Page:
Learning about the history of psychology added a lot to my interest in the field. I have found it insightful to understand how ancient philosophers promoted other ways of approaching or reflecting on life. By questioning the authority of religion and culture, they have encouraged people to start reasoning to develop thoughts and thinking of their own. I believe the ideas ancient Greek philosophers promoted back then are still valid in today’s world. Religion, culture and government still have a significant influence on people. Learning that aspect of the history of psychology was a reminder to use critical and analytical thinking, especially in these days and age of propaganda and influencers. I find that, in many ways, we are still trying to grasp some of the questions of early philosophers. It is interesting to see how some old ideas and questions from early field development, such as the old debates on free will, and nature VS nurture, are still relevant today. 

Moreover, learning about the early ancient philosophers and psychologists’ curiosity, and their willingness to follow through with their questions especially given the time, have been inspiring to me. I have found it fascinating to learn what arises when psychologists ask questions and follow through to find answers; how one question or contribution leads to more questioning and discovery. Sometimes more important than the answer is what unfold after research or a study, how one contribution widens the scope of possibilities. When other psychologists react to another researcher, whether they find their research inspiring or reject it, it is not what seems to matter the most. What matter is how this dynamic of approval or rejection of one theory will generate new school of thought, new views, new contribution to the field. As already written earlier, the fact that Wundt and Titchener had this idea of wanting to identify the structure of the mind through introspection was one of the undeniable contributions to the field of psychology. Even though most of the concepts of structuralism were rejected, rejection or opposition also led to new ideas such as functionalism, behaviourism, and Gestalt.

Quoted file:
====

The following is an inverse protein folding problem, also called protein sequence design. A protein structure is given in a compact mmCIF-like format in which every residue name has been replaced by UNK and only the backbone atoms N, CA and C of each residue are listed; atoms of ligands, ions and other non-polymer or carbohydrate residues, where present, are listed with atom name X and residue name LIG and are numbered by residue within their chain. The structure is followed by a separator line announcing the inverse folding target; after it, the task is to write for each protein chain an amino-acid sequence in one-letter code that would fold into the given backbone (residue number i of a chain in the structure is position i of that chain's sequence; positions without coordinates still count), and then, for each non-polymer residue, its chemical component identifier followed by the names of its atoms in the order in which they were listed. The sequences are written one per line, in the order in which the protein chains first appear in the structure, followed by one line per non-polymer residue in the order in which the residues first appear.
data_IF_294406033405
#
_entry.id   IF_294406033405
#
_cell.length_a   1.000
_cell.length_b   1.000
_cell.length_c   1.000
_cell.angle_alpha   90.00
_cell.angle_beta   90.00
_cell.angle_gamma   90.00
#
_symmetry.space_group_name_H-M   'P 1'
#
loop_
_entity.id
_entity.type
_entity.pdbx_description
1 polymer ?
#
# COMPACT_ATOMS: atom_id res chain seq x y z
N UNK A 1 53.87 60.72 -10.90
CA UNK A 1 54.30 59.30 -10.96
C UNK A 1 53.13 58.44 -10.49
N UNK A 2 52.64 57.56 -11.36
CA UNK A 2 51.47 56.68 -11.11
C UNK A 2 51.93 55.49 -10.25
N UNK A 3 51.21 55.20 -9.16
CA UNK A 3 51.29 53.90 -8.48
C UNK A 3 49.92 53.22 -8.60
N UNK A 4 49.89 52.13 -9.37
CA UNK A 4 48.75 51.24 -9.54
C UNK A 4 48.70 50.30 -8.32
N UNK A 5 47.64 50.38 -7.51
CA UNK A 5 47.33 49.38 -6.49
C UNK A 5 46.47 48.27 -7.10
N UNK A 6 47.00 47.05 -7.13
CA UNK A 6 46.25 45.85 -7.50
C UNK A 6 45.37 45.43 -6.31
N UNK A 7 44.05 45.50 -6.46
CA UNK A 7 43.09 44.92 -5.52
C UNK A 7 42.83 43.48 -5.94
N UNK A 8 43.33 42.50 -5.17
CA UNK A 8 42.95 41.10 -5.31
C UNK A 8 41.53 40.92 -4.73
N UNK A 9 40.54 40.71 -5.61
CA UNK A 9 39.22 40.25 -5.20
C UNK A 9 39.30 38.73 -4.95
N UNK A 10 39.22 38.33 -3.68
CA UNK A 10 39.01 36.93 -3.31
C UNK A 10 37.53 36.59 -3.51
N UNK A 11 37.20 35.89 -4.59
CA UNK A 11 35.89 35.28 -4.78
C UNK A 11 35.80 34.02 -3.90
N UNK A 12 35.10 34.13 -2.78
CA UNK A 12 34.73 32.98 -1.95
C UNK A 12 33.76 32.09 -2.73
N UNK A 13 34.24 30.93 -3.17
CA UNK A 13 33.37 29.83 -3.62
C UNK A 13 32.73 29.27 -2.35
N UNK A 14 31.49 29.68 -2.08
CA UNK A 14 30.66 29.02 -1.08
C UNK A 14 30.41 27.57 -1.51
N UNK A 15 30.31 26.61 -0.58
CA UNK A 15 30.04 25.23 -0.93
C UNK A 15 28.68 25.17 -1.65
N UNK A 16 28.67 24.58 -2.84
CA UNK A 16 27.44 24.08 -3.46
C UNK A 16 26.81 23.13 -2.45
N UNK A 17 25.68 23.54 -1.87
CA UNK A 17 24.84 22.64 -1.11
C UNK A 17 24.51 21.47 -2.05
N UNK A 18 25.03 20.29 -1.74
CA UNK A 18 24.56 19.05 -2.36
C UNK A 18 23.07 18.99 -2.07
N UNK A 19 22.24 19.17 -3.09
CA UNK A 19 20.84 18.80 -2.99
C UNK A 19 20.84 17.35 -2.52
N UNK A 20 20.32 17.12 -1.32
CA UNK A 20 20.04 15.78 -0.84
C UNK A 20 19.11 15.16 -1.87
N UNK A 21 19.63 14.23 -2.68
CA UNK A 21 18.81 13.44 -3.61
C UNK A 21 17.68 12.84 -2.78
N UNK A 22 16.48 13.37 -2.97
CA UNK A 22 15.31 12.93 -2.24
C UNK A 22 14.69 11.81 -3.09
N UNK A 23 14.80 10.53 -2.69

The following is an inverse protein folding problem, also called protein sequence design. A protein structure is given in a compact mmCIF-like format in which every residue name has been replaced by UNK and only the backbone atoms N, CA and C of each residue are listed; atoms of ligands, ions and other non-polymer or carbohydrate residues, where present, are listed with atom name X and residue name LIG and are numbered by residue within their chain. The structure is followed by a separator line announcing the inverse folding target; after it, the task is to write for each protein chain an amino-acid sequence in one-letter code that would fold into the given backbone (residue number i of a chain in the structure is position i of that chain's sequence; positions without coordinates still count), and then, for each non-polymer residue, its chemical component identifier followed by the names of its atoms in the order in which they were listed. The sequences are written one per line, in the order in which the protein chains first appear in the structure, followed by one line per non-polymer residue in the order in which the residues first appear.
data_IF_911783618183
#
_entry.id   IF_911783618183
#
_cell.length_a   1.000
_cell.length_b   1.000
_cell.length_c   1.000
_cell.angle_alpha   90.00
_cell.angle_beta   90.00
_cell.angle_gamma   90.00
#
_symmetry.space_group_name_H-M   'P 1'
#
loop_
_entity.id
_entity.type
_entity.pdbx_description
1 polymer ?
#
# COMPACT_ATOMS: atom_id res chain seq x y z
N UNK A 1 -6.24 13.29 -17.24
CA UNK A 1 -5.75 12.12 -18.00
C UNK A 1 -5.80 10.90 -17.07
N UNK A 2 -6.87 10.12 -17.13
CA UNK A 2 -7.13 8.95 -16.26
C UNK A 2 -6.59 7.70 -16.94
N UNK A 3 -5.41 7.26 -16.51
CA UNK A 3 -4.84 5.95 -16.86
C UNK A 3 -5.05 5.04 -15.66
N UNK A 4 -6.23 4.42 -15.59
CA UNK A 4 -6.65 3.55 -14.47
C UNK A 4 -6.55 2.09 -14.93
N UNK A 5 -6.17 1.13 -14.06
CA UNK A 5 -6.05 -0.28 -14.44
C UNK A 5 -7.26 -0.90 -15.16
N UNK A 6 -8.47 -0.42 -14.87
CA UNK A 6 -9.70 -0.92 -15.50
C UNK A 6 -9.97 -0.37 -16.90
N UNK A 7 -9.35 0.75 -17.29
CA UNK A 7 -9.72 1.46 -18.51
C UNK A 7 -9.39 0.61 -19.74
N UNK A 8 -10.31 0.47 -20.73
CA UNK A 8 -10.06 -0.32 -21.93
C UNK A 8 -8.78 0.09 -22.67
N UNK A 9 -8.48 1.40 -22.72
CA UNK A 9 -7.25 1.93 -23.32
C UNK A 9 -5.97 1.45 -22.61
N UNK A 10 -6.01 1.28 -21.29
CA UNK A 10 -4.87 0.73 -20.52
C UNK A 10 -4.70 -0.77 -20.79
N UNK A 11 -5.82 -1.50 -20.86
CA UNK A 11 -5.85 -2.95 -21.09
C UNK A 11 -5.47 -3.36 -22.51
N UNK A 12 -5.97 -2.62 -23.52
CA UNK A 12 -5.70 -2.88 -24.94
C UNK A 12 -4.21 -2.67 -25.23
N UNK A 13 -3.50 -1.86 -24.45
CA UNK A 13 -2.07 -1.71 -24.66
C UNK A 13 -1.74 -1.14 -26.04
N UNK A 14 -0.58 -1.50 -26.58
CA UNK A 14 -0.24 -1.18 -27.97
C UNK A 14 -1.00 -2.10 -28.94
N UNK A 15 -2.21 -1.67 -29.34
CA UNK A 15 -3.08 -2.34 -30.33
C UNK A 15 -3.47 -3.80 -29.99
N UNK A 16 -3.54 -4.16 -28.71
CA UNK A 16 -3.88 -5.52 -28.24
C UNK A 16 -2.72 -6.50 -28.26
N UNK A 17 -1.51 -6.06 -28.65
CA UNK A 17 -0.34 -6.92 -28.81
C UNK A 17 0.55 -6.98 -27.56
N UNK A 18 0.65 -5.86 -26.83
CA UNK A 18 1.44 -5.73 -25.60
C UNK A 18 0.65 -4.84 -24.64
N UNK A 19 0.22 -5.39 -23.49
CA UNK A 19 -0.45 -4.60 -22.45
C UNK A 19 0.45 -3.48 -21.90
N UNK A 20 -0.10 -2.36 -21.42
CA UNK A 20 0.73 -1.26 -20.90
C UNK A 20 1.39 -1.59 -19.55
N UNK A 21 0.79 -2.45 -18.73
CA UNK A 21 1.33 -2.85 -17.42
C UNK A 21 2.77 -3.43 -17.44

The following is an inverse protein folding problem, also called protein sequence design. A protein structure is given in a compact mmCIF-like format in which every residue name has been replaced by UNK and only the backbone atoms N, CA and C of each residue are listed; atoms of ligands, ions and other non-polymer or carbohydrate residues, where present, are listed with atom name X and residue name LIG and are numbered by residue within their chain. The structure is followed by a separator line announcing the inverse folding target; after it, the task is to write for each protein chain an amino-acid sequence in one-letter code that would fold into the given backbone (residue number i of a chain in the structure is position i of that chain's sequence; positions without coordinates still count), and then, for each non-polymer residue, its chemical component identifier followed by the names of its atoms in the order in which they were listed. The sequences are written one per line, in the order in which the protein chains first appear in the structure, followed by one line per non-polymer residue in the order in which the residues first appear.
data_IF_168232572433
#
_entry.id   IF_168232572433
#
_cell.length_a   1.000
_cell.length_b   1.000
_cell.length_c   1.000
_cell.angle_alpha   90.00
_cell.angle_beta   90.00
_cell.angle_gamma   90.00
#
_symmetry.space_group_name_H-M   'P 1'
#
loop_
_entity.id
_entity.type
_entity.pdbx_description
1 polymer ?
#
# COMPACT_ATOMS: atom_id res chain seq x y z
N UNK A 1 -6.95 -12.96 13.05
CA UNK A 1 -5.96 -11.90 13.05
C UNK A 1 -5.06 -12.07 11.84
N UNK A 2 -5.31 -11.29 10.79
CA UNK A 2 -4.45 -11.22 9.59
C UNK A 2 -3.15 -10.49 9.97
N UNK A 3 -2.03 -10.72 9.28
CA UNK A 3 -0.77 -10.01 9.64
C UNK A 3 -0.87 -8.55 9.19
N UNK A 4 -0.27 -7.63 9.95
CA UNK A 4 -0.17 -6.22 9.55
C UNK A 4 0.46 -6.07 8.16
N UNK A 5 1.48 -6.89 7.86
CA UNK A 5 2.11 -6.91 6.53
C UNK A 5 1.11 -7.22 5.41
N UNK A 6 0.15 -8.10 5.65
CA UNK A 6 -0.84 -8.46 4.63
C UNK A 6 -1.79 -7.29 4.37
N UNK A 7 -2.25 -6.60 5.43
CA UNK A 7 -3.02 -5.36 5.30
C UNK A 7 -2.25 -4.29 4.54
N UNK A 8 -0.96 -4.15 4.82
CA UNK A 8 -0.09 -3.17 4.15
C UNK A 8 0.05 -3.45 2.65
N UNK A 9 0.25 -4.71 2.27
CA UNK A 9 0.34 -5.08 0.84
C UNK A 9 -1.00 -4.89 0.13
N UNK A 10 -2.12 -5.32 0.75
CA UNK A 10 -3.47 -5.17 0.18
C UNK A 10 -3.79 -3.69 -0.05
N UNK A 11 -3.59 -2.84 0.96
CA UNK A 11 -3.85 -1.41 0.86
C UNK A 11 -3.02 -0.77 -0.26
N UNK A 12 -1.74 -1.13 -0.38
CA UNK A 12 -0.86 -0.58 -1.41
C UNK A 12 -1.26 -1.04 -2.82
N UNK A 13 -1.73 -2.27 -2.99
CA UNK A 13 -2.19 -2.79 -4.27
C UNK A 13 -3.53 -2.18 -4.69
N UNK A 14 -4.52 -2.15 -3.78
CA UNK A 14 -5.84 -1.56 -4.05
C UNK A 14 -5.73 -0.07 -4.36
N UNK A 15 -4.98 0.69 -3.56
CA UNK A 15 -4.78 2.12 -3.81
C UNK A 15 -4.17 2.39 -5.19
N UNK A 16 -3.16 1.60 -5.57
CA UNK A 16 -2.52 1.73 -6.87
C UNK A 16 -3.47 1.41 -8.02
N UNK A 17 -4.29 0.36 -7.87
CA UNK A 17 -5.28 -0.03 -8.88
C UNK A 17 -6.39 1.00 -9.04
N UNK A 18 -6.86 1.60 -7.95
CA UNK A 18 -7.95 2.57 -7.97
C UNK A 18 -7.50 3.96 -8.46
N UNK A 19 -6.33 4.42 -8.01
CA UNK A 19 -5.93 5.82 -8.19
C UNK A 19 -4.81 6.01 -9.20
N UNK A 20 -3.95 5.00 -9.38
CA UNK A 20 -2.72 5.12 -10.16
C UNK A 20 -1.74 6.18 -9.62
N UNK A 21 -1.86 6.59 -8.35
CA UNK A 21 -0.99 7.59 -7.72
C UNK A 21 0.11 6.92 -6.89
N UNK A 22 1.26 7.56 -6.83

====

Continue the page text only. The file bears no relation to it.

Knowing and recognizing this openness of the field gives me permission and trust that my questioning will also be valid when the time comes. It gives me the freedom to go to the end of my questions, to test my hypothesis, to focus less on the search for specific answers and to surrender to what arises from my research, what my research or questions would inspire in others, and how their approval or rejection would contribute to the field.